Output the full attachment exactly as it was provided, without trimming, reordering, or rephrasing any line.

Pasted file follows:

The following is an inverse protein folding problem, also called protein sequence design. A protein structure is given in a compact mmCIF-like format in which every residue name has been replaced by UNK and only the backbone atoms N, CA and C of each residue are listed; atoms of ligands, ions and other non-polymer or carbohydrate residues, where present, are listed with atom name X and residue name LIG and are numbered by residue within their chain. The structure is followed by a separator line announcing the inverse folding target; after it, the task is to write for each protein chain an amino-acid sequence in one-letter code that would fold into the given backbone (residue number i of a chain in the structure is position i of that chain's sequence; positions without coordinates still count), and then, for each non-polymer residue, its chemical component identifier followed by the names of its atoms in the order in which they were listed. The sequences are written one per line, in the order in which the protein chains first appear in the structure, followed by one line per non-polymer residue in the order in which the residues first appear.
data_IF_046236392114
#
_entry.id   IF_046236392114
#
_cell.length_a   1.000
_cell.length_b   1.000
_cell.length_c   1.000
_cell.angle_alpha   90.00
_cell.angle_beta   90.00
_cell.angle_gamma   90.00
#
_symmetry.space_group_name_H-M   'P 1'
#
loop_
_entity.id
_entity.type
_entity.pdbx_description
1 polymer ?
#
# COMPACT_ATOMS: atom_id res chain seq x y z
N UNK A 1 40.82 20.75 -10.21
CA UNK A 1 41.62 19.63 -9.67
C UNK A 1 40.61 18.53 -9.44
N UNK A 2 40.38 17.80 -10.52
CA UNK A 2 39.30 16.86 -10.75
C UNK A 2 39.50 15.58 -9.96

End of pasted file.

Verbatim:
The following is an inverse protein folding problem, also called protein sequence design. A protein structure is given in a compact mmCIF-like format in which every residue name has been replaced by UNK and only the backbone atoms N, CA and C of each residue are listed; atoms of ligands, ions and other non-polymer or carbohydrate residues, where present, are listed with atom name X and residue name LIG and are numbered by residue within their chain. The structure is followed by a separator line announcing the inverse folding target; after it, the task is to write for each protein chain an amino-acid sequence in one-letter code that would fold into the given backbone (residue number i of a chain in the structure is position i of that chain's sequence; positions without coordinates still count), and then, for each non-polymer residue, its chemical component identifier followed by the names of its atoms in the order in which they were listed. The sequences are written one per line, in the order in which the protein chains first appear in the structure, followed by one line per non-polymer residue in the order in which the residues first appear.
data_IF_046236392114
#
_entry.id   IF_046236392114
#
_cell.length_a   1.000
_cell.length_b   1.000
_cell.length_c   1.000
_cell.angle_alpha   90.00
_cell.angle_beta   90.00
_cell.angle_gamma   90.00
#
_symmetry.space_group_name_H-M   'P 1'
#
loop_
_entity.id
_entity.type
_entity.pdbx_description
1 polymer ?
#
# COMPACT_ATOMS: atom_id res chain seq x y z
N UNK A 1 40.82 20.75 -10.21
CA UNK A 1 41.62 19.63 -9.67
C UNK A 1 40.61 18.53 -9.44
N UNK A 2 40.38 17.80 -10.52
CA UNK A 2 39.30 16.86 -10.75
C UNK A 2 39.50 15.58 -9.96